A growing number of local governments recognize that it is as important to understand, measure, manage and account for natural assets as engineered ones. Doing so can enable local governments to provide core services such as stormwater management, water filtration and protection from flooding and erosion, as well as additional services such as those related to recreation, health and culture. The term municipal natural assets refers to the stock of natural resources or ecosystems that a municipality, regional district or other form of local government could rely on or manage for the sustainable provision of one or more local government services. A newly developed tool called the Coastal Toolbox (CT) is a first attempt to extend the natural assets methodology to coastal issues. As a leader in natural asset management, the Town of Gibsons recognizes the importance of understanding, measuring, managing and accounting for coastal natural assets. These assets have the potential to provide significant economic benefits by mitigating floods and erosion, reducing long-term maintenance costs compared to hard/grey alternatives and providing co-benefits such as habitat conservation or improvements to local recreation areas. The project team evaluated the performance of four selected natural asset options with an assumed sea level rise of 0.24 metres, based on current RCP 8.5 mid-point scenario for Gibsons (including tidal levels, and using different design storm scenarios). The analysis is based on RCP 8.5 for Gibsons Harbour from the Canadian Extreme Water Level Analysis Tool (EWLAT). The 2070 sea level rise horizon was selected because 50 years (2020-2070) is a typical lifespan for a coastal infrastructure project and it is also a strategic mid-point for the modelling, which covers a 100-year time horizon.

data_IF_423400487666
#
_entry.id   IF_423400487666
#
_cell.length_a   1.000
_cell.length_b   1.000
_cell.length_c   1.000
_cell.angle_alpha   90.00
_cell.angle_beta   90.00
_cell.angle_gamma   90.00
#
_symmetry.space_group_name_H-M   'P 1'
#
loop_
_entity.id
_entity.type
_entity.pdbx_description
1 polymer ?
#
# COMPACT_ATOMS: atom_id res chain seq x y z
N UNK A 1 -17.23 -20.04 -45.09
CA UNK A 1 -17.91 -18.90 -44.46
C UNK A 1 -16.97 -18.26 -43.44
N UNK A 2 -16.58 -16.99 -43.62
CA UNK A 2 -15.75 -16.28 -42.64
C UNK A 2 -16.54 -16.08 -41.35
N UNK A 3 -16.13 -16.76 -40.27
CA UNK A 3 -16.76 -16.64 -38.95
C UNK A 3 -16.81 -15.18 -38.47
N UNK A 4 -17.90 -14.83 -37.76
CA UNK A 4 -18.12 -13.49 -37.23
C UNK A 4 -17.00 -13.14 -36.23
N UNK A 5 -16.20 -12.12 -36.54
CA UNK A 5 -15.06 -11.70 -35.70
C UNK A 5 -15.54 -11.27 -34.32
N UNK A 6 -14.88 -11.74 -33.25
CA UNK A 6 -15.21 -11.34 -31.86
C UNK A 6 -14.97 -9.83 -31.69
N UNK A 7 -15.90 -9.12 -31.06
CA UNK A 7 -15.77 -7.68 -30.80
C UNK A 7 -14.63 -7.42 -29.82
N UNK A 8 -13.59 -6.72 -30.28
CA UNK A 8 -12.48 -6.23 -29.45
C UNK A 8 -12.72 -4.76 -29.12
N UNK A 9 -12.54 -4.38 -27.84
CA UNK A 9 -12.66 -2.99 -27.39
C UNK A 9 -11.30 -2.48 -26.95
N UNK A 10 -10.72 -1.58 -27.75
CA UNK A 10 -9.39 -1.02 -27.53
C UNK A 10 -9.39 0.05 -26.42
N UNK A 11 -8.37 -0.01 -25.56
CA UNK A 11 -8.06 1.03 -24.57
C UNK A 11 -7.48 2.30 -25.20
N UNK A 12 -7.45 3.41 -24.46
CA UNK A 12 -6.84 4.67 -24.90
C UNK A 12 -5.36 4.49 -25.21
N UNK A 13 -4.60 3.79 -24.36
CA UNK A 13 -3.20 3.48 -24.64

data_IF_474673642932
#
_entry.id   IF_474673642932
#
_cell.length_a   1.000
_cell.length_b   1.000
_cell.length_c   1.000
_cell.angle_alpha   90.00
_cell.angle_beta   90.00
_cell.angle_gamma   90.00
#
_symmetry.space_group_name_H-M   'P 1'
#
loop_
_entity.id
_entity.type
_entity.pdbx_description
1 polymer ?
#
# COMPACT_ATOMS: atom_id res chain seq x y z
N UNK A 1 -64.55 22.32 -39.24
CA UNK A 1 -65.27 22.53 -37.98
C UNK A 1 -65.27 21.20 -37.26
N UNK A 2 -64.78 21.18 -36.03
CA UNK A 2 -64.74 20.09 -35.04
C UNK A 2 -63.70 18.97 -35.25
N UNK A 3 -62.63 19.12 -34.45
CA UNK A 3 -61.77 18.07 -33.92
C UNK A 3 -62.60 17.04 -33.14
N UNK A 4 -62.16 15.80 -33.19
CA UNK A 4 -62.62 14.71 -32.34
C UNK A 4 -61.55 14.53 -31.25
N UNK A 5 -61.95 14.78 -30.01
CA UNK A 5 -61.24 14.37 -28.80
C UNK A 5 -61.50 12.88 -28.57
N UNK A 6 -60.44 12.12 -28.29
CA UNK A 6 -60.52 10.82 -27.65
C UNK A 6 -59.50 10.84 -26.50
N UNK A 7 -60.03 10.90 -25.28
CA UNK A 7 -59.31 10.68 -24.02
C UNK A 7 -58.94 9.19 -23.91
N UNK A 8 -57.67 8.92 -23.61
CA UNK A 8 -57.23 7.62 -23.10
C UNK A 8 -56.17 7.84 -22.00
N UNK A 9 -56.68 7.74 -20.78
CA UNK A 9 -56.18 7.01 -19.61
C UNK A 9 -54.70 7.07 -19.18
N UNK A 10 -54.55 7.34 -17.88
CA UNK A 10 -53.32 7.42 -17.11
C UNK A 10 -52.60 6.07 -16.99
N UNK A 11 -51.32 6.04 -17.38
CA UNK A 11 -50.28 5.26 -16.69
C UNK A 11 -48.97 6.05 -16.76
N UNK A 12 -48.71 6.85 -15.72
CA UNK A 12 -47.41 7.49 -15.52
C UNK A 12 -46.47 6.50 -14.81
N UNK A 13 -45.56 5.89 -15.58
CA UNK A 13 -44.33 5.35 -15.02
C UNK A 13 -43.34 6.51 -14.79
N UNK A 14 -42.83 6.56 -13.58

In 2020-21, the Municipal Natural Assets Initiative (MNAI) piloted the Coastal Resilience project in the Town of Gibsons, B.C. to address the impacts of climate change on aging infrastructure being facing by many coastal communities across Canada. The structures originally constructed to protect communities from storm surges are aging and unable to protect against bigger and more frequent storms caused by climate change. The Town of Gibsons is situated along the perimeter of the Salish Sea at the entrance to Howe Sound or Átl’ka7tsem. As of the 2016 federal census, the town was home to 4,605 residents. Because of its coastal vulnerability, the Town of Gibsons is actively pursuing climate adaptation planning to help mitigate future damages from forecasted sea level rise and increased storm severity and frequency. The project developed and tested a Coastal Toolbox (CT) model to determine how enhancing coastal natural assets like subtidal eelgrass, coastal vegetation or beach sediments could reduce flood and erosion impacts, especially if used alongside conventional grey infrastructure. The project team made comparisons using avoided damage costs to flooded structures and a non-monetary erosion index score. The latter compares the hypothetical beach retreat from erosion given beach elevation profiles, and a wave attenuation estimate that evaluates how much subtidal features like eelgrass will mitigate waves. Preparation of this project was carried out with financial support from Natural Resources Canada’s Climate Change Adaptation Program, the Sitka Foundation, the McLean Foundation and the Bullitt Foundation.